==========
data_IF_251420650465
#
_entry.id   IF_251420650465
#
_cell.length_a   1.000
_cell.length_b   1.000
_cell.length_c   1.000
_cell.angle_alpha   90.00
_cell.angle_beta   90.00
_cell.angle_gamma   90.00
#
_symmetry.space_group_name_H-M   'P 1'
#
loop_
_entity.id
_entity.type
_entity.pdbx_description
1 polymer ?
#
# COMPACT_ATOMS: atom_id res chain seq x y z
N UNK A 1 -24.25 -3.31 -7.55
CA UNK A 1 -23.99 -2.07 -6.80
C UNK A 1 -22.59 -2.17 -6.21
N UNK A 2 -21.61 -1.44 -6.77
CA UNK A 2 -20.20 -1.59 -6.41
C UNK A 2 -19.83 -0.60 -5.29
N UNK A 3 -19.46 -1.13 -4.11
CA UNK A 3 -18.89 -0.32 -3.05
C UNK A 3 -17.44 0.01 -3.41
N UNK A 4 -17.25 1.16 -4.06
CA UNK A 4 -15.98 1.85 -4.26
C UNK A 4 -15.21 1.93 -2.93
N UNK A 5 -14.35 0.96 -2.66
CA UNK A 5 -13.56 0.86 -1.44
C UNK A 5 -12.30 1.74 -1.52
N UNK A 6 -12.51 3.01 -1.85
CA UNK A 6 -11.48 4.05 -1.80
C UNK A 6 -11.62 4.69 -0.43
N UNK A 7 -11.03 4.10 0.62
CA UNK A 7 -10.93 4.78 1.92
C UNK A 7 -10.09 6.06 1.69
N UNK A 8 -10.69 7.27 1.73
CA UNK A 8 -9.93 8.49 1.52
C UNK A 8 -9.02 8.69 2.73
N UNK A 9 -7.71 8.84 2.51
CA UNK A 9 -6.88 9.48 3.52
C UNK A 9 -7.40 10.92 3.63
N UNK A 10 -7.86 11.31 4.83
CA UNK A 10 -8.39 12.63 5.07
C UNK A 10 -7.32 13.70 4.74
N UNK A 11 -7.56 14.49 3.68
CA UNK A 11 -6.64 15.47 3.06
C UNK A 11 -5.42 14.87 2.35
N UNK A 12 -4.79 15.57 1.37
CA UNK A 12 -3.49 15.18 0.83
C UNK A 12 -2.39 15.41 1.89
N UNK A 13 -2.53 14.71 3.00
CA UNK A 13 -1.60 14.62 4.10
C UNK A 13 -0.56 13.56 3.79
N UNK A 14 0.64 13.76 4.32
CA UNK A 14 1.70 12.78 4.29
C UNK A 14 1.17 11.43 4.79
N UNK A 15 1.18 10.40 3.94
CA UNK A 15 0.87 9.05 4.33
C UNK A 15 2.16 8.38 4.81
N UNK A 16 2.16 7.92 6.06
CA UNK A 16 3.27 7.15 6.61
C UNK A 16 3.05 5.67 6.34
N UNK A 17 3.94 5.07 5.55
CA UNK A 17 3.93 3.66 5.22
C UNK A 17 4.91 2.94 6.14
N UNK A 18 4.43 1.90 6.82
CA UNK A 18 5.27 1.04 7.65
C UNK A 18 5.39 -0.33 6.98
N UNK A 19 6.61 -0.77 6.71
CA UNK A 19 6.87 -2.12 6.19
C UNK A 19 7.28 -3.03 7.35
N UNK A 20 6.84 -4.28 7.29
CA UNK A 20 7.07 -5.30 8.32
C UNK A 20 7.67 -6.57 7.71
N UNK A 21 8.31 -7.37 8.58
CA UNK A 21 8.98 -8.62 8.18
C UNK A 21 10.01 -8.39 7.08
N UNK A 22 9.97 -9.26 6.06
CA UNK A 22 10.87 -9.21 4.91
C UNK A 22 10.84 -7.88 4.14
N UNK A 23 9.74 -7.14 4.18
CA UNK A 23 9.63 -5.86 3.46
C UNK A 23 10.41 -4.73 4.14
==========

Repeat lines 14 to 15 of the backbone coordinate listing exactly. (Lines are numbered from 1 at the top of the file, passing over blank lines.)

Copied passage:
loop_
_entity.id